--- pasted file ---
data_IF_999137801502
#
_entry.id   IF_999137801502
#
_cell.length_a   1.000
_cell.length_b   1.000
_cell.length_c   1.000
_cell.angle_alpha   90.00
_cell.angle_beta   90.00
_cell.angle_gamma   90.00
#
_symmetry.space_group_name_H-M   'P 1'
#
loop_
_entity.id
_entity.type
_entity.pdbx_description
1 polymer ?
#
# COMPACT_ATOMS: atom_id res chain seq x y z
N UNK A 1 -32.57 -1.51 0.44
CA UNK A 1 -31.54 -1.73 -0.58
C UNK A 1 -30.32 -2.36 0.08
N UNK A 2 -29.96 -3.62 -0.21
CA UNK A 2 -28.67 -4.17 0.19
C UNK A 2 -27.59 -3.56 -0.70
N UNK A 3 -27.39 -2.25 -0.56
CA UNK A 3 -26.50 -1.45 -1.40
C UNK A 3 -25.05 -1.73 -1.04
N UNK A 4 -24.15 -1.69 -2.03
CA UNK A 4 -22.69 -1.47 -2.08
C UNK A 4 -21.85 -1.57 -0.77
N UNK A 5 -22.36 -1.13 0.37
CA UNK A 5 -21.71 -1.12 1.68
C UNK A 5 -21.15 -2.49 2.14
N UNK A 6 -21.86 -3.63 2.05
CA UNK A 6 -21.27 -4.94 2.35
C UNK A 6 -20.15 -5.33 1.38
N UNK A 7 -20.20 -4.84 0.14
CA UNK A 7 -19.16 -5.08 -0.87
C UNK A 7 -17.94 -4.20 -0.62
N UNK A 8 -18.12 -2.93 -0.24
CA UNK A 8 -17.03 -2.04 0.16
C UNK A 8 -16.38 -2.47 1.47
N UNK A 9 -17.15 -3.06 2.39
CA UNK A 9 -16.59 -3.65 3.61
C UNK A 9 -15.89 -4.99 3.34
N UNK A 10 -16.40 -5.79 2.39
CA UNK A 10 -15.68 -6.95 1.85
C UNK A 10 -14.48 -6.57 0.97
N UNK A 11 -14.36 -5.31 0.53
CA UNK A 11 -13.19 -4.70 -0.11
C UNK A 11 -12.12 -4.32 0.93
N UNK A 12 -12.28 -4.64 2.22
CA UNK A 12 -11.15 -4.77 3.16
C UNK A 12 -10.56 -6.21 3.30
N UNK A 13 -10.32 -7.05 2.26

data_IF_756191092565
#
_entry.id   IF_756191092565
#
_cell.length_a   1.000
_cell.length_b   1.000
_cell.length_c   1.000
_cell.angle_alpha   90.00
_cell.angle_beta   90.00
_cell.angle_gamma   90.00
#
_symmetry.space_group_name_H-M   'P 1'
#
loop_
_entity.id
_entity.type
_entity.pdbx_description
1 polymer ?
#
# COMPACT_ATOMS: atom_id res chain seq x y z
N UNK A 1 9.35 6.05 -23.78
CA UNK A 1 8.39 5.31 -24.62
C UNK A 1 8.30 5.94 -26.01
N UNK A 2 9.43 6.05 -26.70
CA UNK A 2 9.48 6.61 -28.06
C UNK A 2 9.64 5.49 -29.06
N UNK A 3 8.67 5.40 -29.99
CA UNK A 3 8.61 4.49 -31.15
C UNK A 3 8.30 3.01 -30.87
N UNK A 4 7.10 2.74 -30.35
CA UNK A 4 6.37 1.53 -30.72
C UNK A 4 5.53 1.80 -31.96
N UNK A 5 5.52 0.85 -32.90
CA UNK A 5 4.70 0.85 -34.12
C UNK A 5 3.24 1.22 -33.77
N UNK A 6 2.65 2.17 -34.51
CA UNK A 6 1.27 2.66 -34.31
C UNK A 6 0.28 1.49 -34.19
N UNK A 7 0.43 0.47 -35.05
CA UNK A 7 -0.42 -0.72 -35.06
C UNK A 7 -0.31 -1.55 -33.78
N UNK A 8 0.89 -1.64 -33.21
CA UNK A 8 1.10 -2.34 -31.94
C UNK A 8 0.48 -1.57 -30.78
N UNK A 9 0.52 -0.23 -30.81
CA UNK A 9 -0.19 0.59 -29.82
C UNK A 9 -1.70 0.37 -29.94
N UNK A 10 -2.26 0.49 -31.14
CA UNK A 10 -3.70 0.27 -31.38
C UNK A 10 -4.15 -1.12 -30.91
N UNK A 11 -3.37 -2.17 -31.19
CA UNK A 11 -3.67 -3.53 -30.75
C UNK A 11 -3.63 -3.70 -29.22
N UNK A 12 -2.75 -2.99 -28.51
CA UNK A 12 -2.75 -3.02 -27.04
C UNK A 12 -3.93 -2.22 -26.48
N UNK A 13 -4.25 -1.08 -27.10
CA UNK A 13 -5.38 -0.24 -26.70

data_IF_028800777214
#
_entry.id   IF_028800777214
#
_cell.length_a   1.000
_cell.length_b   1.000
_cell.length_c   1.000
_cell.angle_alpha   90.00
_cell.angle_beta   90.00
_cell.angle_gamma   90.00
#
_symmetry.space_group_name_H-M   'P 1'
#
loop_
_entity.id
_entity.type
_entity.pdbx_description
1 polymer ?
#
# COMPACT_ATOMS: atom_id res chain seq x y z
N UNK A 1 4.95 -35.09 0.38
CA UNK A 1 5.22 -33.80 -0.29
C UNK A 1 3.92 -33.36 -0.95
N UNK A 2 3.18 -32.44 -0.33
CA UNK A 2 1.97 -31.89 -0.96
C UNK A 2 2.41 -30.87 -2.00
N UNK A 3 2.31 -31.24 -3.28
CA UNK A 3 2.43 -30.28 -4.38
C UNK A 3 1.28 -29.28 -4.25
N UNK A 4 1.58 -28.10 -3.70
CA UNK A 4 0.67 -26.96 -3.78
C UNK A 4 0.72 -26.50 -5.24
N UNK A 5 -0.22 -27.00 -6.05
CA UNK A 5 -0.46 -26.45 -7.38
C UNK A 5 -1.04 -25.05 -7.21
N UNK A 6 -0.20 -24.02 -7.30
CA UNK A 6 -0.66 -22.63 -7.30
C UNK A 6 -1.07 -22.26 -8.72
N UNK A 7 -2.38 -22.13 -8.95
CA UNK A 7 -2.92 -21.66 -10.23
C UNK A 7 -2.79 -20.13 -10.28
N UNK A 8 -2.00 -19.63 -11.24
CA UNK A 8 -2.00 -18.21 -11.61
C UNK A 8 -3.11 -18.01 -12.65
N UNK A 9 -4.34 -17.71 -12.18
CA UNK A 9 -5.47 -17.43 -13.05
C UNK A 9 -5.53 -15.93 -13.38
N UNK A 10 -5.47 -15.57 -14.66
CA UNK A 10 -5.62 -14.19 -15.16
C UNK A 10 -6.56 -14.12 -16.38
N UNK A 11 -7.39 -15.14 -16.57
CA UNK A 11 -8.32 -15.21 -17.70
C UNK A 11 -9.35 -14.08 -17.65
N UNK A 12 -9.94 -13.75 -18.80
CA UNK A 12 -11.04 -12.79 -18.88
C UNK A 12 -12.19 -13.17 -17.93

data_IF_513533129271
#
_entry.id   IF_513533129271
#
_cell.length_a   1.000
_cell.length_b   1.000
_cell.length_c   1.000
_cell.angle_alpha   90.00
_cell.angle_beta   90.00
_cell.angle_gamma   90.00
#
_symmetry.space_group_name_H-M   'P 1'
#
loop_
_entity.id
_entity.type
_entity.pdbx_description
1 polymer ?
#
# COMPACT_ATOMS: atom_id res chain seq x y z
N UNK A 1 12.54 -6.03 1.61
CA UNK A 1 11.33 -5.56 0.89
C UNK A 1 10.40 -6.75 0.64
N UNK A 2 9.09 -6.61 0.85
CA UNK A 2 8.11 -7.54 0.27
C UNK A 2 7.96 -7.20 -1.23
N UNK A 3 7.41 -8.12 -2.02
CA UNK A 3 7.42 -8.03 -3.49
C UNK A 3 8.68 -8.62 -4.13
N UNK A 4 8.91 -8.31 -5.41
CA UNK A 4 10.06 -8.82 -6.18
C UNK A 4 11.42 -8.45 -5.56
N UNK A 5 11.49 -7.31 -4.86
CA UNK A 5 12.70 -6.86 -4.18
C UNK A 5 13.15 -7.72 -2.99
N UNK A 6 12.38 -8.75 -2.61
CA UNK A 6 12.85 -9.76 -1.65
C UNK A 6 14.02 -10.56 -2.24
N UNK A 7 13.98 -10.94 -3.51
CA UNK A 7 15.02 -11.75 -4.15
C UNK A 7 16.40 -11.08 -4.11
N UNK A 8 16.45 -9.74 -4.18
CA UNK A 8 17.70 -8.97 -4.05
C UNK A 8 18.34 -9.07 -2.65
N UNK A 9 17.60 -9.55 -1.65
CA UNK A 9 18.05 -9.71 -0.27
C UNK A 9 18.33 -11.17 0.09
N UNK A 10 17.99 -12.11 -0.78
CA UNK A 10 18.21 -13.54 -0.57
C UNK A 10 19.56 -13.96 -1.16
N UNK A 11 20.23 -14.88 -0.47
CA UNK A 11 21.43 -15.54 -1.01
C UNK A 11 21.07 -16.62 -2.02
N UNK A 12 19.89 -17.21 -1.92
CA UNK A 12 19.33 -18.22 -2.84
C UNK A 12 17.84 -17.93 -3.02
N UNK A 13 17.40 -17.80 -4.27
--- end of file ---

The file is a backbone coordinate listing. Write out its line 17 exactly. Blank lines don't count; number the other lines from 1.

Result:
_entity.pdbx_description